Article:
Investigation Reveals Causes of Christmas 2022 Water Outage Incident - TribPapers

Investigation Reveals Causes of Christmas 2022 Water Outage Incident

Presenting the after-incident report to city council, Dennis Fagnant, a member of the emergency response subcommittee, was among many to embarrass Capital Projects Director Jade Dundas (not smiling) with compliments on a job well done. Screenshot.

Asheville – The Christmas 2022 Water Outage Incident Action Report, published on June 6, 2023, represents three months of work by an independent review committee that investigated the operational, emergency response, and communications issues leading to public outcry. Committee appointments were made by Asheville City Council and the Buncombe County Board of Commissioners, including subject matter experts and customers. Recommendations from the committee will be prioritized by the council at a future meeting.

Findings Shed New Light on Water Outage Incident

Findings altered the initial narrative slightly, with Asheville enduring 81 consecutive hours of below-freezing weather and wind speeds between 15 and 20 mph. The event commenced with an unexpected Christmas Eve temperature drop to 0 degrees Fahrenheit. During this period, 27 municipal water lines broke, with additional breaks occurring “on the customer side of the meter.” Customers kept their faucets running to prevent breakage as treated water leaked out.

Operational Challenges and System Breakdowns

As the city’s water storage tanks depleted, the Mills River Water Treatment Plant, known for past outages, struggled to meet the demand for treated water. Plant staff discovered a clogged flocculant release line, which binds with impurities to form filterable particles, and a frozen caustic soda release line, which regulates water pH. Unable to treat the water to state standards, the plant was taken offline.

Repair teams also encountered frozen filter valve actuators and malfunctioning air valves. “All these problems necessitated time-consuming corrections.” To maintain pressure and service in the rest of the system, city water supply to the southern part of the system was cut off. Even after the entire system was restored, consumers in the western portion still faced water scarcity. Engineers eventually discovered that a 24″ valve at a redacted location had been closed. Once opened, water service was fully restored.

Investigators questioned the decommissioning of the East Asheville Pump Station, which could have supplied more water during the crisis. They learned that the station had gone offline ten years ago when the Mills River plant was launched. Although redundant and antiquated, the pump station could have played a meaningful role as future growth increased demand to 30 million gallons a day, a level reached during the crisis. Recommendations to open the closed valve and recommission the pump station were found among various water system studies.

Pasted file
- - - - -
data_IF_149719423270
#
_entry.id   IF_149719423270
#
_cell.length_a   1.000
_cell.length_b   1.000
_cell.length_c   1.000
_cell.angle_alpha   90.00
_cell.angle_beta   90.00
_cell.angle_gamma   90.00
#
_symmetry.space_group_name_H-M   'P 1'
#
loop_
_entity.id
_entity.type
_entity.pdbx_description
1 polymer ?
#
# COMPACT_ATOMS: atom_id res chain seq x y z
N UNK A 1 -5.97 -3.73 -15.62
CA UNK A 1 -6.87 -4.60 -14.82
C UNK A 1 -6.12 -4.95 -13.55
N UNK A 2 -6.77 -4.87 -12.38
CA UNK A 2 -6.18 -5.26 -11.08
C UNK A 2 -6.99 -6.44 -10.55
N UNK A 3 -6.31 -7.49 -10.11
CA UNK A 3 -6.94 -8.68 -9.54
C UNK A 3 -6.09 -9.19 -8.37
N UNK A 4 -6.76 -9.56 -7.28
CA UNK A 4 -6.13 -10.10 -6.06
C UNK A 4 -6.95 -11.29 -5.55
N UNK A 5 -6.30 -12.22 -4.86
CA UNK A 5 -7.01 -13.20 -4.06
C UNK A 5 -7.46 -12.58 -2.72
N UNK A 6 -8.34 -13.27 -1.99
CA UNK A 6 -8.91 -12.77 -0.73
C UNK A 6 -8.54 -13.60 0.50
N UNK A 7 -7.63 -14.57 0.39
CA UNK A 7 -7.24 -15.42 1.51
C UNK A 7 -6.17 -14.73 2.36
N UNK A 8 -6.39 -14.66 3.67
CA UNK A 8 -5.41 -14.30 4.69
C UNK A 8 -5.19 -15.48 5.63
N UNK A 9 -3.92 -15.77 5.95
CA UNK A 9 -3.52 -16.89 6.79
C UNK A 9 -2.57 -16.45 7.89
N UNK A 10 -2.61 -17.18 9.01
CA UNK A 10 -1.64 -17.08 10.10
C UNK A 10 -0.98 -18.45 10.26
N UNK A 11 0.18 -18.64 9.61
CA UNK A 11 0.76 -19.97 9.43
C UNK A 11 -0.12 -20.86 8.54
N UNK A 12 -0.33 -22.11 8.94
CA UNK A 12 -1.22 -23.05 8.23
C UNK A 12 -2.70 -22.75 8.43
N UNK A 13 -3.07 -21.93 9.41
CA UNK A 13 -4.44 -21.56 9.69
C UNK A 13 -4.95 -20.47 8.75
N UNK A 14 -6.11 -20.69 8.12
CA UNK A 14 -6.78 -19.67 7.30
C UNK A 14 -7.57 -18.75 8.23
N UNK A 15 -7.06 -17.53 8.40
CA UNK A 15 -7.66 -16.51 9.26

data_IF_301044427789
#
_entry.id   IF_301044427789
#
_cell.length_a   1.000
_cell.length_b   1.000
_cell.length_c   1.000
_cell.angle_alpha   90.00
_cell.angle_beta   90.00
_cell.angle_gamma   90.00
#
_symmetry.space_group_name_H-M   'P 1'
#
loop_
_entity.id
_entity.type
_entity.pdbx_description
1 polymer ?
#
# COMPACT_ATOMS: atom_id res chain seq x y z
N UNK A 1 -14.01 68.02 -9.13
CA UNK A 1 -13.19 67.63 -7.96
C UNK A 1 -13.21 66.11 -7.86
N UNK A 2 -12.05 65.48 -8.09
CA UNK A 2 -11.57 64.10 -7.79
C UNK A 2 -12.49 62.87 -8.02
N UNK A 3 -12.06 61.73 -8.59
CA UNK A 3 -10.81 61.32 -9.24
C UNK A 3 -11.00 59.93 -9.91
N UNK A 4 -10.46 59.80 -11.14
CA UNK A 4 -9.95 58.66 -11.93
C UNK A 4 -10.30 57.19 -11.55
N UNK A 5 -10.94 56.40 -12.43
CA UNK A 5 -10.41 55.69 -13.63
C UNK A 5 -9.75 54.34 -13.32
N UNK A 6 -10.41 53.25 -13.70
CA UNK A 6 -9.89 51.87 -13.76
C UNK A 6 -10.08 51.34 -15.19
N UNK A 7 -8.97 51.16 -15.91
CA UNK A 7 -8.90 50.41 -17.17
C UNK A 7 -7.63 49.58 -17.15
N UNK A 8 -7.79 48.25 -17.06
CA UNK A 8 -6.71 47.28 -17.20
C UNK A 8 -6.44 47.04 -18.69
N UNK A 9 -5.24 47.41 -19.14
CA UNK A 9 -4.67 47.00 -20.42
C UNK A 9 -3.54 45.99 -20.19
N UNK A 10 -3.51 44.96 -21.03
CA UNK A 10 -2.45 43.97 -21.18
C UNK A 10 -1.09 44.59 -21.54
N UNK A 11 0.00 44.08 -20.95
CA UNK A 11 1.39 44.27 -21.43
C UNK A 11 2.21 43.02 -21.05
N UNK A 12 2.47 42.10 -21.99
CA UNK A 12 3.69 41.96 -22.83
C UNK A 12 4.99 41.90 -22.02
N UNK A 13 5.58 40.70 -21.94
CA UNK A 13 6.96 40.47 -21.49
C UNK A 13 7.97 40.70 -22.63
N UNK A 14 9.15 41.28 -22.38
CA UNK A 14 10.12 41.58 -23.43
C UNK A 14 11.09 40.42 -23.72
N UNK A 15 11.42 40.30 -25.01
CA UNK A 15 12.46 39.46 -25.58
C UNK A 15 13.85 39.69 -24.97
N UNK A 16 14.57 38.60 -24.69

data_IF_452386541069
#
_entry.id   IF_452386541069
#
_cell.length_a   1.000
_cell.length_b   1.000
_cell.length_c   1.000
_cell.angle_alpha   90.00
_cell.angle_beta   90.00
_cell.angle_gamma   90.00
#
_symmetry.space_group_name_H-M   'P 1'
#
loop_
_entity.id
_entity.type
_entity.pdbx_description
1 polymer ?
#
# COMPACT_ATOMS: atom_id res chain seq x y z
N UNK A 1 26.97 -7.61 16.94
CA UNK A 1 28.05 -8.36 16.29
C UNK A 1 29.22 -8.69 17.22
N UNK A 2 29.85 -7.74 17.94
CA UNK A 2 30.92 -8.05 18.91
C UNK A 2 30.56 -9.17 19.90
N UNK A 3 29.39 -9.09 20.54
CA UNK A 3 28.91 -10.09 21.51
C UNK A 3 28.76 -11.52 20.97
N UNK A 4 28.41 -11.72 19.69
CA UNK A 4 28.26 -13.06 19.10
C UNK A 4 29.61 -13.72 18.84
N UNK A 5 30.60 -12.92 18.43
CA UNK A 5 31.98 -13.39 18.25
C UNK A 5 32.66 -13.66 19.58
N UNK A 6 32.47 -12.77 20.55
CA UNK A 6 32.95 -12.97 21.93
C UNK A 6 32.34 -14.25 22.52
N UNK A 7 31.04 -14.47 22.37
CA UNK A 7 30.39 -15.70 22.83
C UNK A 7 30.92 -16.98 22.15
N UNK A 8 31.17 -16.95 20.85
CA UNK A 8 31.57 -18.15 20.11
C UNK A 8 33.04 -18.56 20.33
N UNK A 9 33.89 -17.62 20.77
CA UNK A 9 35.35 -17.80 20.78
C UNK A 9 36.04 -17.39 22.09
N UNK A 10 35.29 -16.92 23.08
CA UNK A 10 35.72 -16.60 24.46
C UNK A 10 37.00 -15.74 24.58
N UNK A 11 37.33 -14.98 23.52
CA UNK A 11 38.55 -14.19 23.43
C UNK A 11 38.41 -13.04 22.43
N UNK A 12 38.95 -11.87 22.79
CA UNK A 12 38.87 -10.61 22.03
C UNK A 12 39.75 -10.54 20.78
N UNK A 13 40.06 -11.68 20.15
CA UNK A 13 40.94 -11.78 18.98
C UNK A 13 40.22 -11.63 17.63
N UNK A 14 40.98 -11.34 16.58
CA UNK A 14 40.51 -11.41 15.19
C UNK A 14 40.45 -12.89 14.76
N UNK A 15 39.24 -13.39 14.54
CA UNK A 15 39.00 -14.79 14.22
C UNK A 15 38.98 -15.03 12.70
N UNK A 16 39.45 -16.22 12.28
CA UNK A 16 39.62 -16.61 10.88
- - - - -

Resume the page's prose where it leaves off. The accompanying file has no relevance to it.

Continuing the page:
The subcommittee investigating the emergency response heard from staff that it was “murky,” “inappropriate,” “unwieldy,” and “cumbersome.” Fire Chief Scott Burnette was the only person who appeared to know who was in charge, namely Water Resources Director David Melton. No command center had been established, and communications between Buncombe County Emergency Management and the Asheville Fire Department were described as “information pulling” rather than sharing.

Other problems arose from one group perceiving they had checked all the boxes while others disagreed. It was then discovered that the language in the guidelines was ambiguous, contributing to the issues addressed by the communications subcommittee.

The communications subcommittee was highly critical, citing examples of erroneous messages, including statements that 38,000 consumers were affected and the system would be fixed within 24-48 hours. Mayor Esther Manheimer and Councilwoman Maggie Ullman faced criticism for overstepping their roles as elected officials and pressuring city staff to provide rushed messages and data, requiring more time for accurate information gathering.

The report commended City Manager Debra Campbell for carefully adhering to her roles and responsibilities and bending the rules only to address public outcry. While members of the council understandably wanted to respond to their constituents, Manheimer explained that inserting themselves into meetings to seek answers could exclude other council members, as open meeting laws prohibit unannounced quorums.

Operations subcommittee recommendations included conducting large valve inspections, regularly monitoring flow at key system points, increasing tabletop exercises, and expediting the full conversion to automatic meter reading. Recommendations from the emergency response subcommittee involved better defining terms and responsibilities, as well as establishing an incident command system for the City of Asheville. The communications subcommittee recommended hiring, training, and certifying staff to ensure effective communication with media outlets.